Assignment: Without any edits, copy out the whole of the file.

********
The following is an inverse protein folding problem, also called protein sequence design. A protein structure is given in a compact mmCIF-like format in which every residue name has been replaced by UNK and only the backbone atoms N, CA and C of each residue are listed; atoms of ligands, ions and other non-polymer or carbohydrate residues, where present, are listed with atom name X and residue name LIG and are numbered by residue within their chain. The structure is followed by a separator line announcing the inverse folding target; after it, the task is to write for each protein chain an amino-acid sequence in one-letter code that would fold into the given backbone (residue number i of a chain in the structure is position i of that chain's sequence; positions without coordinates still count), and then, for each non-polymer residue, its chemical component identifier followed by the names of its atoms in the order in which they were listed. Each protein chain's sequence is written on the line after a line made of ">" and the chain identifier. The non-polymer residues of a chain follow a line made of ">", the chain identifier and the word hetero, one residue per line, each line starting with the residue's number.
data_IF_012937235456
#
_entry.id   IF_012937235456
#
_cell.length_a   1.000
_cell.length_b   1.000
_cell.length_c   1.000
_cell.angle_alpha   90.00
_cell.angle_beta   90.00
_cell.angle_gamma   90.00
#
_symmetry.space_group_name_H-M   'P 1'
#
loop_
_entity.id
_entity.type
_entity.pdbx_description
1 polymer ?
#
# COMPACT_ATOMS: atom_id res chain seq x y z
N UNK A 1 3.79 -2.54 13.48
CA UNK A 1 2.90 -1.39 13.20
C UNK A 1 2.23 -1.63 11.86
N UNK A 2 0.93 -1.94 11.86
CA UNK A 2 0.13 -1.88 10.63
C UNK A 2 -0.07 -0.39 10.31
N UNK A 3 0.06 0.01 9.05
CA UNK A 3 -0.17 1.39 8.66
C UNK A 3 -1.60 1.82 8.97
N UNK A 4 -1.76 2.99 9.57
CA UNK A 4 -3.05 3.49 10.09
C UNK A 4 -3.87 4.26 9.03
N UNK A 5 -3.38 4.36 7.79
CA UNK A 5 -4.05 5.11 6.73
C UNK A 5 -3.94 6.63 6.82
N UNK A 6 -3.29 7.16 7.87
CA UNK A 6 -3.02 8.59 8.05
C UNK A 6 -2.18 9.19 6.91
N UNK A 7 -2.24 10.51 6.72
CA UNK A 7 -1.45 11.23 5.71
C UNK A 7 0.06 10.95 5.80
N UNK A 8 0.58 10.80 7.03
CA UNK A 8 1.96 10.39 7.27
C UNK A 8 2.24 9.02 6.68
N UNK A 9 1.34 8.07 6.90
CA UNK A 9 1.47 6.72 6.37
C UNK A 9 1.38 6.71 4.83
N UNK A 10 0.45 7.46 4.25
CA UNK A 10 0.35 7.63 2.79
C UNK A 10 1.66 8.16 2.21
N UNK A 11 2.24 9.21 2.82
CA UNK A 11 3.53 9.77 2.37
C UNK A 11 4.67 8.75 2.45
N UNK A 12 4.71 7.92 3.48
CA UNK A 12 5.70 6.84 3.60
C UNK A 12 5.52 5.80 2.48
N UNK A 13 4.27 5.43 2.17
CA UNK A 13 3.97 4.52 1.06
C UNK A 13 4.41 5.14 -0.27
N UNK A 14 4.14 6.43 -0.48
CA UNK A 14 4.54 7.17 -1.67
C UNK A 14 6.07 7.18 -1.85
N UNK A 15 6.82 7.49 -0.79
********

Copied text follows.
The following is an inverse protein folding problem, also called protein sequence design. A protein structure is given in a compact mmCIF-like format in which every residue name has been replaced by UNK and only the backbone atoms N, CA and C of each residue are listed; atoms of ligands, ions and other non-polymer or carbohydrate residues, where present, are listed with atom name X and residue name LIG and are numbered by residue within their chain. The structure is followed by a separator line announcing the inverse folding target; after it, the task is to write for each protein chain an amino-acid sequence in one-letter code that would fold into the given backbone (residue number i of a chain in the structure is position i of that chain's sequence; positions without coordinates still count), and then, for each non-polymer residue, its chemical component identifier followed by the names of its atoms in the order in which they were listed. Each protein chain's sequence is written on the line after a line made of ">" and the chain identifier. The non-polymer residues of a chain follow a line made of ">", the chain identifier and the word hetero, one residue per line, each line starting with the residue's number.
data_IF_012937235456
#
_entry.id   IF_012937235456
#
_cell.length_a   1.000
_cell.length_b   1.000
_cell.length_c   1.000
_cell.angle_alpha   90.00
_cell.angle_beta   90.00
_cell.angle_gamma   90.00
#
_symmetry.space_group_name_H-M   'P 1'
#
loop_
_entity.id
_entity.type
_entity.pdbx_description
1 polymer ?
#
# COMPACT_ATOMS: atom_id res chain seq x y z
N UNK A 1 3.79 -2.54 13.48
CA UNK A 1 2.90 -1.39 13.20
C UNK A 1 2.23 -1.63 11.86
N UNK A 2 0.93 -1.94 11.86
CA UNK A 2 0.13 -1.88 10.63
C UNK A 2 -0.07 -0.39 10.31
N UNK A 3 0.06 0.01 9.05
CA UNK A 3 -0.17 1.39 8.66
C UNK A 3 -1.60 1.82 8.97
N UNK A 4 -1.76 2.99 9.57
CA UNK A 4 -3.05 3.49 10.09
C UNK A 4 -3.87 4.26 9.03
N UNK A 5 -3.38 4.36 7.79
CA UNK A 5 -4.05 5.11 6.73
C UNK A 5 -3.94 6.63 6.82
N UNK A 6 -3.29 7.16 7.87
CA UNK A 6 -3.02 8.59 8.05
C UNK A 6 -2.18 9.19 6.91
N UNK A 7 -2.24 10.51 6.72
CA UNK A 7 -1.45 11.23 5.71
C UNK A 7 0.06 10.95 5.80
N UNK A 8 0.58 10.80 7.03
CA UNK A 8 1.96 10.39 7.27
C UNK A 8 2.24 9.02 6.68
N UNK A 9 1.34 8.07 6.90
CA UNK A 9 1.47 6.72 6.37
C UNK A 9 1.38 6.71 4.83
N UNK A 10 0.45 7.46 4.25
CA UNK A 10 0.35 7.63 2.79
C UNK A 10 1.66 8.16 2.21
N UNK A 11 2.24 9.21 2.82
CA UNK A 11 3.53 9.77 2.37
C UNK A 11 4.67 8.75 2.45
N UNK A 12 4.71 7.92 3.48
CA UNK A 12 5.70 6.84 3.60
C UNK A 12 5.52 5.80 2.48
N UNK A 13 4.27 5.43 2.17
CA UNK A 13 3.97 4.52 1.06
C UNK A 13 4.41 5.14 -0.27
N UNK A 14 4.14 6.43 -0.48
CA UNK A 14 4.54 7.17 -1.67
C UNK A 14 6.07 7.18 -1.85
N UNK A 15 6.82 7.49 -0.79